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Off My Mind: The Problem with Unmotivated Heroes

There are certain expectations for superheroes but not all of them choose to live up to their full potential.

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"With great powers comes great responsibility." This is the motto that Spider-Man lives up to. He isn't the only one that sees this as the way of life once they've made the step to becoming a hero. It can be a thankless job with long hours and no time to relax but that's simply the life they've chosen.

Not all heroes live by this standard. There are some that have made an effort to brand themselves as an actual superhero. They've gone to great lengths in costume design and through their actions to tell the world and their fellow heroes in in the superhero community that they are there to do their job. Yet after all their talk and minimal action, they tend to do less than those around them.

Since there seems to always be a need for superheroes, is it a problem when these heroes decide to only perform heroic deeds when it suits them? What does this mean for the other heroes that have to work harder and save more lives to make up for these unmotivated heroes? Should these heroes simply be allowed to work when they feel like it or should more drastic action be taken against them?

== TEASER ==

It's easy to say that because they are heroes and doing it because they can, they shouldn't be forced to always be on duty. The long hours and sacrifice can take its toll and some super-powered individuals may feel the little they do is more than enough. Every little bit can help and if they do their job with minimal effort, at least they are contributing something to the greater good.

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Where this becomes a problem is for the other hero that has to work harder to make up for them. The heroes that embrace the obligation tend to be more active in order to get the job done. People depend on someone to be there and it falls to these heroes to make more sacrifices. Heroes like Batman, Spider-Man and even Wolverine are constantly running around saving lives. They rarely have time for their personal lives because they know someone needs to be out there doing the job. These are the heroes you see in multiple titles. You don't see these heroes getting a break often or being able to go on vacation. Yet some of their counterparts have no problem calling in sick or not showing up for their duty.

Some heroes have certain areas they patrol. This is the main place they work and can be expected to be around to save lives. They become known as the hero for that area and the citizens expect them to be there when they are needed. Take Daredevil for example. He does a lot for his community as a lawyer but hasn't always been there as a hero. He is supposed to be the hero of Hell's Kitchen but only seems to take on one battle at a time when he isn't out trying to romance the ladies. He recently even left his post which required Black Panther to step in to watch over Hell's Kitchen.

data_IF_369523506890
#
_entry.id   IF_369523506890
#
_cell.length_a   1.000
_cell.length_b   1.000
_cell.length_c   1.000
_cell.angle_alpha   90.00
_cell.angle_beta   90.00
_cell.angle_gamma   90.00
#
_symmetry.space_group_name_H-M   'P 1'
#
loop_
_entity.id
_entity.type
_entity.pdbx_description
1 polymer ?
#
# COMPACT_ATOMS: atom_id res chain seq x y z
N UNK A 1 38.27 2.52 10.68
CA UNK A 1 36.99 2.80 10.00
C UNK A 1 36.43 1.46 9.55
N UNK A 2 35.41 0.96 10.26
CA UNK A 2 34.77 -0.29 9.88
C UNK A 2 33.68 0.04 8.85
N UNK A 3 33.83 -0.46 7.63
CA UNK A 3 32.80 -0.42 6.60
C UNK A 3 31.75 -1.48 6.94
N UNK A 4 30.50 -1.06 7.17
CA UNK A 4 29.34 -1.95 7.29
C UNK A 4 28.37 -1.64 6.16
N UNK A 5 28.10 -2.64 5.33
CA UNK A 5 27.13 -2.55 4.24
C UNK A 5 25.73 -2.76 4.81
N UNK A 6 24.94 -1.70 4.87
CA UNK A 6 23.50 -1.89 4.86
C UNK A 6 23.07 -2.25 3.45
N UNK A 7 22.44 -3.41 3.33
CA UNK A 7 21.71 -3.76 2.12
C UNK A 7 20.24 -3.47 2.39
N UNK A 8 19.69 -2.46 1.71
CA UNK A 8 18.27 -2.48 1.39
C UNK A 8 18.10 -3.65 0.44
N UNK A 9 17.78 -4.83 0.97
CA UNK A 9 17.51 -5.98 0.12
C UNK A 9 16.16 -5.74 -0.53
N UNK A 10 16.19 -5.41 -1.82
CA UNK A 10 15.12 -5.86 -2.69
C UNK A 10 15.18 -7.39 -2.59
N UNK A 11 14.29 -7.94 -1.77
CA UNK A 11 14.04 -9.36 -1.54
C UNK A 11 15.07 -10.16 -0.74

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Is Daredevil less of a hero than Spider-Man? Not only does Spider-Man take on multiple enemies in order to save as many lives as possible, he's also become part of the Avengers and Future Foundation in order to reach and save even more lives. Daredevil has become part of the Avengers as well but how often has he actually been part of the team on missions? He's probably too busy with Black Cat, Kirsten McDuffie or who knows what else. To be blunt, it almost seems as if his priorities lie in his pants and his job as a hero helps him to have more 'fun.' He might have been fighting the "Megacrime Families for weeks" but with all the information he had on them, he could have easily taken them out. After needing Spider-Man and Punisher's help, he feels he deserves some time off while the others continue doing their duties.

There are other heroes that feel the need to step up and take more responsibility. The Thing also recently became part of the Avengers as well as being a member of the Future Foundation. Unlike the Human Torch, who seems to be content sitting around Peter Parker's apartment, going out on dates or throwing parties. Ben understands that he has an obligation to those in need. Hawkeye is a member of the Avengers, leader of the Secret Avengers, an occasional instructor at the Avengers Academy and even has time to go on missions with Captain America.

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One hero can't do it all. They may get used to having to do it all but that doesn't mean it's what they want. It might seem that the less motivated hero's help will be welcome as every bit does help but others need to know who they can count on. The superheroes that have to constantly be on duty would probably love to be able to go on vacation but how can they rest knowing that those that should be covering for them can't fully be counted on? It's healthy for everyone to take some time for themselves but is that possible when it results in things falling apart because someone couldn't bring themselves to doing their duty?

If a person takes on the job as a hero, they should embrace it and be fully committed. They know what they are getting themselves into when accepting the responsibility. It's not a job that can be half-assed. Either they do it or turn in their costume. There are many that would love to be a beloved superhero. It's not fair to them, the community or the hero that has to do all the work.

(Note: Of course we don't really think Daredevil is lazy...but he sure does find time to do other things).